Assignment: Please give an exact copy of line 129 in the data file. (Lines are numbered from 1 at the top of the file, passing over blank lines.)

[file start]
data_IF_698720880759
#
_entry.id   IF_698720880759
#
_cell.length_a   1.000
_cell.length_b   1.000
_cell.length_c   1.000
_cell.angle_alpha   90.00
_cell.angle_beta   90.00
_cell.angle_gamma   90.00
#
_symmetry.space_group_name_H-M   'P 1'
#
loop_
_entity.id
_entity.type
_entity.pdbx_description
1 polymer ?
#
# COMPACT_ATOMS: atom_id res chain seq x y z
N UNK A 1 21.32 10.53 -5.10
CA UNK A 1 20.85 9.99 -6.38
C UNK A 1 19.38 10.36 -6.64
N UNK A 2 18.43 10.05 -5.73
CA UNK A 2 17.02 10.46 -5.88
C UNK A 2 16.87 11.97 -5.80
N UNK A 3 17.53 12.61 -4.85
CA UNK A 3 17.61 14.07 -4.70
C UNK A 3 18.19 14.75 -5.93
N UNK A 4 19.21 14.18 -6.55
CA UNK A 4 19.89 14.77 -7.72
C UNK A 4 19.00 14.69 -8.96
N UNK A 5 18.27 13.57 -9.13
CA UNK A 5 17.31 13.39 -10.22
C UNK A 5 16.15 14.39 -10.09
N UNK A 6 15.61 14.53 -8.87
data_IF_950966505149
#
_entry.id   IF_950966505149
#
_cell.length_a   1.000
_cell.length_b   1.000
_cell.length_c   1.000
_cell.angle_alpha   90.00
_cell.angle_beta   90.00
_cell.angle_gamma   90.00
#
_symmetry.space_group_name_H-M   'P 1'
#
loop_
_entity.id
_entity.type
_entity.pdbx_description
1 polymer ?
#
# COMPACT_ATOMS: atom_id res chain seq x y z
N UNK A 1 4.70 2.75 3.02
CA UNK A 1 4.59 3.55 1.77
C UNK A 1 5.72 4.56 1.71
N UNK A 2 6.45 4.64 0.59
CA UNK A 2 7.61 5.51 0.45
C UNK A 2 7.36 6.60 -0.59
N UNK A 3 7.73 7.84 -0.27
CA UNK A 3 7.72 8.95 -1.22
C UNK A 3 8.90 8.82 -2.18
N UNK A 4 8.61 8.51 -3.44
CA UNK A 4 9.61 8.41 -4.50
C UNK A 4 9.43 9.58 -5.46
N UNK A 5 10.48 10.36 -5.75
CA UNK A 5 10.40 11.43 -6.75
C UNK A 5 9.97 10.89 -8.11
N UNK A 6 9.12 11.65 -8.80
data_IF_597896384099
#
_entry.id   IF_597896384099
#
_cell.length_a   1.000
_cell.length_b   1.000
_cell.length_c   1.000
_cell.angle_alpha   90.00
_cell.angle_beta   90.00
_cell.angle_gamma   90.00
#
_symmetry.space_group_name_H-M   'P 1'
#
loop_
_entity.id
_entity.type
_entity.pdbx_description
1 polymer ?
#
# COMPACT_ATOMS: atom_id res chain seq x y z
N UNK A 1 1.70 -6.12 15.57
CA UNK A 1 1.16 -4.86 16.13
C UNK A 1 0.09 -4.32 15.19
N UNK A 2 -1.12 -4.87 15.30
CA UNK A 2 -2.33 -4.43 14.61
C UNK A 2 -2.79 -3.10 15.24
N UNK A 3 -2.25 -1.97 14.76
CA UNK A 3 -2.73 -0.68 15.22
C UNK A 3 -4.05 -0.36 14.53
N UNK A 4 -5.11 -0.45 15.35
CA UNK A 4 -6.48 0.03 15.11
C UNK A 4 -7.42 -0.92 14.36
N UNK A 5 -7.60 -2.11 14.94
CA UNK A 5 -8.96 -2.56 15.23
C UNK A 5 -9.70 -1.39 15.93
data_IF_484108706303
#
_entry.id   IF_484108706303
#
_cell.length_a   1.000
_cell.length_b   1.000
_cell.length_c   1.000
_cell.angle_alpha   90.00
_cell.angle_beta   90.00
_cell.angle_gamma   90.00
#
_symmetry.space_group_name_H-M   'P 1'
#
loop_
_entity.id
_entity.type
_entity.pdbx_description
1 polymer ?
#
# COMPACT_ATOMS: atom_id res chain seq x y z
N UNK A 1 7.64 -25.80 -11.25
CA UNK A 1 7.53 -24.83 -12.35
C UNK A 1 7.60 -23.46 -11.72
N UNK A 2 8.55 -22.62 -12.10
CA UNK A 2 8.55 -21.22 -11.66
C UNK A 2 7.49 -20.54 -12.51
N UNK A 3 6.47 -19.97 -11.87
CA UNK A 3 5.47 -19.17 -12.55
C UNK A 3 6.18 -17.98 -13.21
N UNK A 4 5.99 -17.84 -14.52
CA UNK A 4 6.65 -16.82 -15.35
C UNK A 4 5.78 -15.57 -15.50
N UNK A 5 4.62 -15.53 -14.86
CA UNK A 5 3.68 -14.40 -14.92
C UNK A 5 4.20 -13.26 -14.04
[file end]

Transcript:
CA UNK A 1 7.53 -24.83 -12.35